Israel And PA Getting Closer
Israel’s Defense Minister Benny Gantz has approved a raft of measures to improve relations with the Palestinians following a rare meeting with Palestinian President Mahmoud Abbas in Israel.
They met in Gantz’s private residence in a Tel Aviv suburb late Tuesday night for the first time Abbas met an Israeli official inside Israel since 2010. The two discussed security coordination and civil matters between Israel and Abbas’ Palestinian Authority (PA9, which administers parts of the occupied West Bank.
Gantz’ office said he approved “confidence-building measures” including a $32m advance payment to the PA in taxes collected on its behalf by Israel, the granting of 600 extra permits allowing Palestinian businessmen to cross into Israel, and approving residency status for thousands of Palestinians in the West Bank and Gaza Strip.
The transfer of tax payments is especially important since Israel collects hundreds of millions of dollars worth of taxes on behalf of the PA as part of the interim peace agreements signed in the 1990s. These taxes are a key source of funding for the cash-strapped Palestinians, but Israel has withheld funds over the PA’s payment of stipends to thousands of families by saying the payments incentivize terrorism.
Israel has also left tens of thousands of Palestinians without legal status. This limits their everyday life and freedom of movement even within the occupied territories.
Relations between Israel and the PA have deteriorated over the years, beginning with ex-prime minister and Likud leader Benjamin Netanyahu. He side-lined the issue during his 2009 to 2021 tenure as prime minister, and oversaw the expansion of illegal Jewish settlements in the occupied West Bank and occupied East Jerusalem, illegal under international law.
His successor, Naftali Bennett, is a hard-line nationalist and even more opposed to Palestinian statehood than him. His government has shown no interest in reviving peace talks but has said it wants to reduce tensions by improving living conditions in the West Bank. Nevertheless, constant violence against Palestinians remains and in recent months there has been more violence by Israeli settlers against Palestinians in the West Bank.
The PA has also come under mounting global criticism over a crackdown on key rights and activists. His government is widely viewed as corrupt and authoritarian, a recent poll in June showed that support for Abbas, who took power in 2005, has plummeted.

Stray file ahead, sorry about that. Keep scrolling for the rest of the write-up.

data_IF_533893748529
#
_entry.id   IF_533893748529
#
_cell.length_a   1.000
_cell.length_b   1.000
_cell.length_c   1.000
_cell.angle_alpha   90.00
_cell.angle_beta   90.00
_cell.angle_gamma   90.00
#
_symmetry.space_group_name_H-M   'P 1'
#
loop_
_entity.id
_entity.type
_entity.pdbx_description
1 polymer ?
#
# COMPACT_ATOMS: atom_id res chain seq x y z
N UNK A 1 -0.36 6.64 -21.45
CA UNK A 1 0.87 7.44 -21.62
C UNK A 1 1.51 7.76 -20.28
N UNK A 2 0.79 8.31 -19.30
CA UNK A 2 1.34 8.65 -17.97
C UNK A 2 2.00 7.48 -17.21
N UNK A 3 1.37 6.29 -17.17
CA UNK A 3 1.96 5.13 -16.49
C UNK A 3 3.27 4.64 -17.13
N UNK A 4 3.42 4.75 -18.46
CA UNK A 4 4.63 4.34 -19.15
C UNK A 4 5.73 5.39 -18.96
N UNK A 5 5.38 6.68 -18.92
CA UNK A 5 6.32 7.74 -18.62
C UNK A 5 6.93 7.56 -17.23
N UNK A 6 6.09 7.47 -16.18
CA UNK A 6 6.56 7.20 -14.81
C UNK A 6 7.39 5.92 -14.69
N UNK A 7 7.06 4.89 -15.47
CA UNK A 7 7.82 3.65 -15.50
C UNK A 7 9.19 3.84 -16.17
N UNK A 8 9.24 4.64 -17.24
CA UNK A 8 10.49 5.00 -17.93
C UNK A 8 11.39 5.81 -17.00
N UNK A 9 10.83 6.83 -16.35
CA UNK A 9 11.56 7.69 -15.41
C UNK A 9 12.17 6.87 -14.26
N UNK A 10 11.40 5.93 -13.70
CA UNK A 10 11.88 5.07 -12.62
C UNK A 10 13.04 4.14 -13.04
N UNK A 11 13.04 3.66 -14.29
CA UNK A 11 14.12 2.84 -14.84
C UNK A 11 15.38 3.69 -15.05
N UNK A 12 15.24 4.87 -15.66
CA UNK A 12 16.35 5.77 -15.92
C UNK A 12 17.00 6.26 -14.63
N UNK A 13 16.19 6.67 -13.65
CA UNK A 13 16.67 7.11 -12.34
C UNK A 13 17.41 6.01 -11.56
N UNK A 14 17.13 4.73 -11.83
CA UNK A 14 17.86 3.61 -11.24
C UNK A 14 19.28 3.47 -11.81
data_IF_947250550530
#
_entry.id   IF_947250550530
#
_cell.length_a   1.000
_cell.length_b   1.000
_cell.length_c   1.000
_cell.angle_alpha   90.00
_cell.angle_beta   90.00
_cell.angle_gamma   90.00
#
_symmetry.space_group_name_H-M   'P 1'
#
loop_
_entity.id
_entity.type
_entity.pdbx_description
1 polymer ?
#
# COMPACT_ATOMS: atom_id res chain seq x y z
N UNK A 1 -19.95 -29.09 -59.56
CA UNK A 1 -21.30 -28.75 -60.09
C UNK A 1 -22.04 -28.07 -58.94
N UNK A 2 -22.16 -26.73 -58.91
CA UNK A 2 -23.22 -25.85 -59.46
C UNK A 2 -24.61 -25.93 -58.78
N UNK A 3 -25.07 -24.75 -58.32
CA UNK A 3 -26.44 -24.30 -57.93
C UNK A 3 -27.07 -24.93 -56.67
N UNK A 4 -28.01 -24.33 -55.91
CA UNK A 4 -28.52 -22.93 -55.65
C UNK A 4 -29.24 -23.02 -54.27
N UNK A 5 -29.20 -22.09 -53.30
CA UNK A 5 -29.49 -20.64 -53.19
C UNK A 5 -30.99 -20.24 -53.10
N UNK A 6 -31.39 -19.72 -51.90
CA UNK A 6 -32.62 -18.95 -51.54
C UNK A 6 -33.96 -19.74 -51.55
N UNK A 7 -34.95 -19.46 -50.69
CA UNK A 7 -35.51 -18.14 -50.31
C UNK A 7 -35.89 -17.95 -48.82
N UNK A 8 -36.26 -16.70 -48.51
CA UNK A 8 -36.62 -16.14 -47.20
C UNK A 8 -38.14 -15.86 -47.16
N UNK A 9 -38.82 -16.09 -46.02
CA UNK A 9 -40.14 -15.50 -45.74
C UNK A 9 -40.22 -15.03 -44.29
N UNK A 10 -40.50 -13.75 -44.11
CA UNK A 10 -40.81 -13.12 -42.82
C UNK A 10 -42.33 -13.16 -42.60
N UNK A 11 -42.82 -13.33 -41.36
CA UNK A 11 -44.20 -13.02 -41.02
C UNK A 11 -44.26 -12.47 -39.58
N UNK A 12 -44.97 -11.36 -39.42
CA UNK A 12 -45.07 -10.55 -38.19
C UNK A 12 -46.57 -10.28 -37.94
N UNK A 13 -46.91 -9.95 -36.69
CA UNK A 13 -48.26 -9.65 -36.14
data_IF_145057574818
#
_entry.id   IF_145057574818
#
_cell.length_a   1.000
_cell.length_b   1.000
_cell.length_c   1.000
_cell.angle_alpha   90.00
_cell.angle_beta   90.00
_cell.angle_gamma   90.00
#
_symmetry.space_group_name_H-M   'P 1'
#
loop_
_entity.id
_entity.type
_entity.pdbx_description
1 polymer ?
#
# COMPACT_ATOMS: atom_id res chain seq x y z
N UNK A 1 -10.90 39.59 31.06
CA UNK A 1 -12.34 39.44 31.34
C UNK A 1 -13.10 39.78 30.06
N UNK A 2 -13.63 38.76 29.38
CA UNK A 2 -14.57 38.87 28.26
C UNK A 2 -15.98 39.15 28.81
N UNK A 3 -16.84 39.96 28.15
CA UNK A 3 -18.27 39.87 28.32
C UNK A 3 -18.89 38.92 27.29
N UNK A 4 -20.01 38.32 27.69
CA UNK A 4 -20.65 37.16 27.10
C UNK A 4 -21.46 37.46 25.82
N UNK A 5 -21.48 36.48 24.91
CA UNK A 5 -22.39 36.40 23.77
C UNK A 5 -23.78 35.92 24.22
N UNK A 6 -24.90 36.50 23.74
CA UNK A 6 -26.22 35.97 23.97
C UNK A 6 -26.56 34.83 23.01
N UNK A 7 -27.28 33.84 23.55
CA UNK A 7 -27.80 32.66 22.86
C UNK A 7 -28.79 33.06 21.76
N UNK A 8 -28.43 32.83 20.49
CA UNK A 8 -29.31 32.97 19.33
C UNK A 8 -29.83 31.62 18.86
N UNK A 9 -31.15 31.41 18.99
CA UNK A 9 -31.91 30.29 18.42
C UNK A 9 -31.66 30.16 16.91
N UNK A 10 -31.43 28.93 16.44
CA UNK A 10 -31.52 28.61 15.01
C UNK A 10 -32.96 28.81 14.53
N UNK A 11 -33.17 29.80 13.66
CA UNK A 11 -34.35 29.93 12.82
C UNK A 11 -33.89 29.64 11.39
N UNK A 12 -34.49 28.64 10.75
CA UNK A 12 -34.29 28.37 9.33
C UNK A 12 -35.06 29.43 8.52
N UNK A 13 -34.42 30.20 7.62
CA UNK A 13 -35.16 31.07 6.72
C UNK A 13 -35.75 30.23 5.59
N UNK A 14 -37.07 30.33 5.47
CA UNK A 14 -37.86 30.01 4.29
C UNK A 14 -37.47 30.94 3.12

Many have criticized the PA’s closeness with Israel, seen by many Palestinians as a stab in the back.
Palestinian prisoners face collective punishment
After this meeting on Wednesday, tensions have risen in several Israeli prisons holding Palestinian prisoners, with rights groups saying authorities are keeping inmates, some injured by Israeli forces, in unknown conditions.
“The situation in the prisons is critical and very dangerous,” Milena Ansari, international advocacy officer for Addameer, a Ramallah-based prisoners’ rights group, told Al Jazeera, citing the continuing closure of Hamas prisoners’ sections amid recent collective punishment measures.
Tensions began to escalate on December 14 in the northern Damon prison, where three female prisoners and representatives of the other inmates refused to leave their cell during an evening raid due to the cold weather outside, according to the Addameer prisoners’ rights group. The Israeli officers then cut off electricity in their section, beat them, and transferred one of the prisoners, Shurooq Dwayyat, into isolation, Addameer said.
The other two, Marah Bakir and Muna Qaadan, were placed in solitary confinement after they protested by beating on the cell doors. Other women were beaten by Israeli special forces, one to the point of unconsciousness, according to the Palestinian Prisoners Society (PPS) monitoring group.
When the news reached Nafha Prison in southern Israel, a Palestinian inmate affiliated with Hamas, Yousef Mabhouh, from the Gaza Strip, stabbed an Israeli prison officer in the face with an improvised weapon, lightly wounding him, according to the Israeli Prison Service (IPS).
The section where the attack took place was then raided by special forces who took 80 prisoners out of their rooms, “handcuffed them for hours in the freezing cold, and beat some of them severely. Mabhouh was subjected to severe assault, after which he was transferred to the hospital by helicopter”, Addameer said.
The PPS has reported big injuries caused to several prisoners in Nafha during the raids and none of the seriously wounded have received medical treatment. All the female detainees in Damon prison have been forbidden family visits and access to the canteen over the past two weeks, with some also facing financial fines.
Simultaneously, Palestinian hunger striker Hisham Abu Hawwash, who is protesting against his “administrative detention”, has been moved to an Israeli hospital and is on the verge of death, unable to speak or move after 141 days on hunger strike with his weight dropping from 89 to 37 kilograms. He has been placed under administrative detention since 2020.